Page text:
“I would say my spirit rests entirely upon the spur of the mountain pointing into Manti,” he said.8

When Brigham returned from central Utah, a man named Meliton Trejo was in Salt Lake City translating the Book of Mormon into Spanish. A veteran soldier from Spain, Meliton had come to the city from the Philippines in the late summer of 1874. He arrived in Utah dressed in a military uniform, and his appearance had quickly attracted the gaze of passersby.

Meliton had come to the territory knowing little about the Church. He had heard of the Saints in the Rocky Mountains and wanted to visit them someday. One night in the Philippines, after praying for direction, he had been prompted in a dream to make the journey. He resigned from the army, sewed all the money he had inside his vest, and sailed for San Francisco.

Once in Salt Lake City, Meliton met a Spanish-speaking man who introduced him to Brigham Young and other Church leaders.9 Brigham had recently asked two men, Daniel Jones and Henry Brizzee, to prepare for a mission to Mexico. Brigham believed that some of the descendants of Book of Mormon peoples lived there, and he longed to send the gospel to them. But he also knew that Parley Pratt had tried to take the gospel to Latin America in 1851 and that the effort had been unsuccessful partly because the Book of Mormon was not available in Spanish.10

As part of Daniel and Henry’s preparation, Brigham had asked them to study the language and eventually translate the Book of Mormon. Both men knew some Spanish, but the thought of translating a book of scripture was daunting. Neither felt he had enough experience with the language. They needed a native speaker who could assist them.

Daniel and Henry considered Meliton’s arrival a godsend. They taught him the gospel, and Meliton wholeheartedly accepted baptism.11 Daniel then invited Meliton to stay with him for the winter to work on the translation.

Meliton spent several months translating the sacred text. When money ran out, Daniel received permission from Brigham Young to ask the Saints for donations. More than four hundred donors gave money to support Meliton and to pay for the printing.

After revising the translation, Daniel arranged for one hundred pages of excerpts from the translation to be printed as Trozos selectos del Libro de Mormon.12 Brigham wanted Daniel to make sure the translation was accurate, however, so Daniel arranged to reread the translation with Meliton. As they read, Daniel asked God to help him find any errors in their work. Whenever he sensed a rough spot in the text, he would ask Meliton for help. Meliton would then study the translation closely and find the needed correction. Daniel felt the Lord was guiding their work.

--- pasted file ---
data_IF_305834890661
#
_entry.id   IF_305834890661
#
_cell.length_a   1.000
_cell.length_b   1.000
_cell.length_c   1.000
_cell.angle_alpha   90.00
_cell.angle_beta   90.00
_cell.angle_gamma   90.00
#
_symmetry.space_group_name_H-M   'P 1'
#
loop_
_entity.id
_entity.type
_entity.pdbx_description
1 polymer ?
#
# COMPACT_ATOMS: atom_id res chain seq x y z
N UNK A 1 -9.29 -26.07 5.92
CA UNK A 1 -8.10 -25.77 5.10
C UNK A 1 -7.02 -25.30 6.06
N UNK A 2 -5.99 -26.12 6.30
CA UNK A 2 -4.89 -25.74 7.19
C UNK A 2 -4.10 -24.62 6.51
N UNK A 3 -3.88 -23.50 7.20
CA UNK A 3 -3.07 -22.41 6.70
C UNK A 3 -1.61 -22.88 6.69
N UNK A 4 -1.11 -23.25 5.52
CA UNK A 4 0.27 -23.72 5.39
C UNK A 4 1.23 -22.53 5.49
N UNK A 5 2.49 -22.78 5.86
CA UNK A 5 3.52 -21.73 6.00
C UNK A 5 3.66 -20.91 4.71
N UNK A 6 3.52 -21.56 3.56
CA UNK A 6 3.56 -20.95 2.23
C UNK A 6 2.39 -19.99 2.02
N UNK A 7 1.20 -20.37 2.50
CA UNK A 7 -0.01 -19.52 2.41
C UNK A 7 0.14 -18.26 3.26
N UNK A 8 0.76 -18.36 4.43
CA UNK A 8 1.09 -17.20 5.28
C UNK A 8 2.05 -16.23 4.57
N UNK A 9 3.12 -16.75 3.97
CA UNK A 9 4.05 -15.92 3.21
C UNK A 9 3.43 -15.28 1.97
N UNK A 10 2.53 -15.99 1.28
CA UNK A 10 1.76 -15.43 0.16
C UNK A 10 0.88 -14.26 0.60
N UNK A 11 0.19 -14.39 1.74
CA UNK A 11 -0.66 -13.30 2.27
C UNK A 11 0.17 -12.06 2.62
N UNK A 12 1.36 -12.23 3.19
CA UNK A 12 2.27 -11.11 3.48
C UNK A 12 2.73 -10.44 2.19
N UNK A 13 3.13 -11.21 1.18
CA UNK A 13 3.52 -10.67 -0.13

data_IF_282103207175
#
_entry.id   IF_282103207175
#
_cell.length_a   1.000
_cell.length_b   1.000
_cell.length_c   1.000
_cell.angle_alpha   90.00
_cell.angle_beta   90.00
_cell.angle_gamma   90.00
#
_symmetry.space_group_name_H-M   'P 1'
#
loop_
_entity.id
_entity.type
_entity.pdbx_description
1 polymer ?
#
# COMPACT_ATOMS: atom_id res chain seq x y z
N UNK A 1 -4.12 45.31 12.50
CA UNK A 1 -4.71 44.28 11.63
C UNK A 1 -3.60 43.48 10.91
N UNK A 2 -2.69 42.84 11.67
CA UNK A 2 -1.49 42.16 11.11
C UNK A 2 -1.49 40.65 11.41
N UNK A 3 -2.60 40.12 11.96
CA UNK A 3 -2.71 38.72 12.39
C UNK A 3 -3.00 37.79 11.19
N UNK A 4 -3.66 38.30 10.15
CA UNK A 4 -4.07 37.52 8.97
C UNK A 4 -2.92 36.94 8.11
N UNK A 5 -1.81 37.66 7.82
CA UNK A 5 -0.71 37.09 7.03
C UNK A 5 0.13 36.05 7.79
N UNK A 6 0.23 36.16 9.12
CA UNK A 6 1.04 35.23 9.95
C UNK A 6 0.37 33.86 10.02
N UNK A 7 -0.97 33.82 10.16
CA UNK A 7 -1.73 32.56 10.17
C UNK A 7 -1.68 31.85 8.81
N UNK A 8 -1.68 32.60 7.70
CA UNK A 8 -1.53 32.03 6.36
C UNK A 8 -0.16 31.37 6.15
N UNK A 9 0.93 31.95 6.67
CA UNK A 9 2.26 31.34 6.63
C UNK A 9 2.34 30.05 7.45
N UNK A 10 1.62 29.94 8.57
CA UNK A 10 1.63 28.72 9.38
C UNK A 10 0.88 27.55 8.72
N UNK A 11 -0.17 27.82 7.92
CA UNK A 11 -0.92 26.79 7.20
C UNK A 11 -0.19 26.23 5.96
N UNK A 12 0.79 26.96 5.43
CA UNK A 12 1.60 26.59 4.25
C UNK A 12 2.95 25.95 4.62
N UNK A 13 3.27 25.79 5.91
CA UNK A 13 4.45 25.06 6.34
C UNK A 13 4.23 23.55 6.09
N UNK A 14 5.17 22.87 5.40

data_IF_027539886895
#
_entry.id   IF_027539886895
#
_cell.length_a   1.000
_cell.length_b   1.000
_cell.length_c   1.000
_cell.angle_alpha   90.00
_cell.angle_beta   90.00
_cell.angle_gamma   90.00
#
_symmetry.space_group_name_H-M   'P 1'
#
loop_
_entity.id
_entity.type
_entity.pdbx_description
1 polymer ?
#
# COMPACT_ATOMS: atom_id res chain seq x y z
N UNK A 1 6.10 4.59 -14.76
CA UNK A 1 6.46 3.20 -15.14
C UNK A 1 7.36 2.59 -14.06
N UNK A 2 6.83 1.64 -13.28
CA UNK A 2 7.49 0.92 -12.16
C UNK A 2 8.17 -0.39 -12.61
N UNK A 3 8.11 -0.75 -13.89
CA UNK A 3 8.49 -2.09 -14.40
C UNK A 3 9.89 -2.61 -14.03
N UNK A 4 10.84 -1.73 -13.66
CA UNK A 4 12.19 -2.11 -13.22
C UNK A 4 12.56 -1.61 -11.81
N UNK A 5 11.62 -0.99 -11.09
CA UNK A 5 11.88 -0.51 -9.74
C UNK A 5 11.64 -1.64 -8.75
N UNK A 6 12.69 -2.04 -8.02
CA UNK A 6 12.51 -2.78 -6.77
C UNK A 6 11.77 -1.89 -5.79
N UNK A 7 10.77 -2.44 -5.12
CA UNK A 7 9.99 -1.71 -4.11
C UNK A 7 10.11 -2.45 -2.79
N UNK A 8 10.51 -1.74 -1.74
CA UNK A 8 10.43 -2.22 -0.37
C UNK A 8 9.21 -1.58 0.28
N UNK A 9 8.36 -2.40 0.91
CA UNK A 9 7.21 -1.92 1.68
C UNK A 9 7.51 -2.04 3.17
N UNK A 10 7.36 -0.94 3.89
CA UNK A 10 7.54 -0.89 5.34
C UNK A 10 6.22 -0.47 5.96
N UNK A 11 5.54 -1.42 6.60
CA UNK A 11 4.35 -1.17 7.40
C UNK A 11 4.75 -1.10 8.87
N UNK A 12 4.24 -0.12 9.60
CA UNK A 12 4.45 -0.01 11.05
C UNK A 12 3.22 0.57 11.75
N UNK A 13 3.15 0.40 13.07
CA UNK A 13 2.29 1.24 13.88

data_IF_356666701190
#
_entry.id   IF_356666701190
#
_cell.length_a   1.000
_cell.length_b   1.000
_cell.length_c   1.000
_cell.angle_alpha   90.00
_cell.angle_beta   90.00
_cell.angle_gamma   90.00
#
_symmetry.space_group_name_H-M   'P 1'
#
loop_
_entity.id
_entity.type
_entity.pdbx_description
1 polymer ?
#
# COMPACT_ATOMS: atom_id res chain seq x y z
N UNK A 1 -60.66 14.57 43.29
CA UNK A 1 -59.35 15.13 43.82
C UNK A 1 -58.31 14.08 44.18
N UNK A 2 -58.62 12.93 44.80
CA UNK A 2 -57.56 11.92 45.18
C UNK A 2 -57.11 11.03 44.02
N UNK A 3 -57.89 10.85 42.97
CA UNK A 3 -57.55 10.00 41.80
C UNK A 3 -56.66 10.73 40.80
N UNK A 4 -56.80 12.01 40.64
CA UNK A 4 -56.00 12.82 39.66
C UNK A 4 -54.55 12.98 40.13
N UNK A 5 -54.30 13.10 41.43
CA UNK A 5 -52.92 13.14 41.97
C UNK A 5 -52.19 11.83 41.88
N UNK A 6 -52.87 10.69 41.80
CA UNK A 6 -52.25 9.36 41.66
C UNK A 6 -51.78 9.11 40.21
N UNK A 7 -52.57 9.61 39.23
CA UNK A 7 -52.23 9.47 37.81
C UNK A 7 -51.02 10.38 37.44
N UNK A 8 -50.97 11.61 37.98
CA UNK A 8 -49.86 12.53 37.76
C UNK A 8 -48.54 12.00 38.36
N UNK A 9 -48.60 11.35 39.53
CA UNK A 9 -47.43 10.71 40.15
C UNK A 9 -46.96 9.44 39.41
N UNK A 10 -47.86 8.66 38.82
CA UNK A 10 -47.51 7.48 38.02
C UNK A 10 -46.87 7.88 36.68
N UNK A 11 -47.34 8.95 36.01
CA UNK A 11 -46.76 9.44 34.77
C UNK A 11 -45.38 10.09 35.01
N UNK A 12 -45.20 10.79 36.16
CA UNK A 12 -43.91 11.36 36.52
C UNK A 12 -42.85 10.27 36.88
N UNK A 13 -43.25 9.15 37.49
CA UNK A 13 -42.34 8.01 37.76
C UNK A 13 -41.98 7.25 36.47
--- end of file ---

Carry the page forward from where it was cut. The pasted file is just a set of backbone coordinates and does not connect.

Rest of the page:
Shortly after Trozos selectos was printed, Daniel and other missionaries were called to Mexico. Meliton was not assigned to go with them, but he hoped the missionaries’ efforts would bear fruit.13

The missionaries departed in the fall of 1875. Before leaving, Daniel and the others carefully loaded fifteen hundred copies of Trozos selectos on the backs of pack mules. Then they started down the dirt road, eager to introduce the Book of Mormon to the people of Mexico.14

Around this time, Salt Lake City buzzed with news of an upcoming visit from President Ulysses Grant. No United States president had ever visited the territory, and a delegation of territorial officials, city dignitaries, and private citizens quickly formed to welcome him. Brigham Young was invited to join the delegation, as were John Taylor and Joseph F. Smith.15

Grant arrived in the territory in October, and Brigham met him and his wife, Julia, on a train in Ogden. Brigham was able to greet the party briefly before the president excused himself to visit the train’s observation car.

“I am anxious to see the country,” Grant explained.

After the president left, Julia said, “I am at a loss to know how to address you, Mr. Young.”

“I am sometimes called governor,” Brigham replied, “sometimes president, and, again, General Young.” He had received the last title years earlier as an officer in the Nauvoo Legion.

“As I am accustomed to the military title, I will call you the last,” Julia said. Her husband, a hero of the American Civil War, had been an army officer for much of his life.

“Well, madam,” said Brigham, “you will now have the opportunity of seeing this poor, despised, and hated people.”

“Oh, no, General Young,” Julia responded. “To the contrary, your people can only be respected and admired for their endurance, perseverance, and faith.” She then added, “There is but one objection to your people—to you, General.”

Julia did not need to state her objection; her husband was a staunch opponent of plural marriage. “Well,” Brigham said, “without that we would not have the population we have.”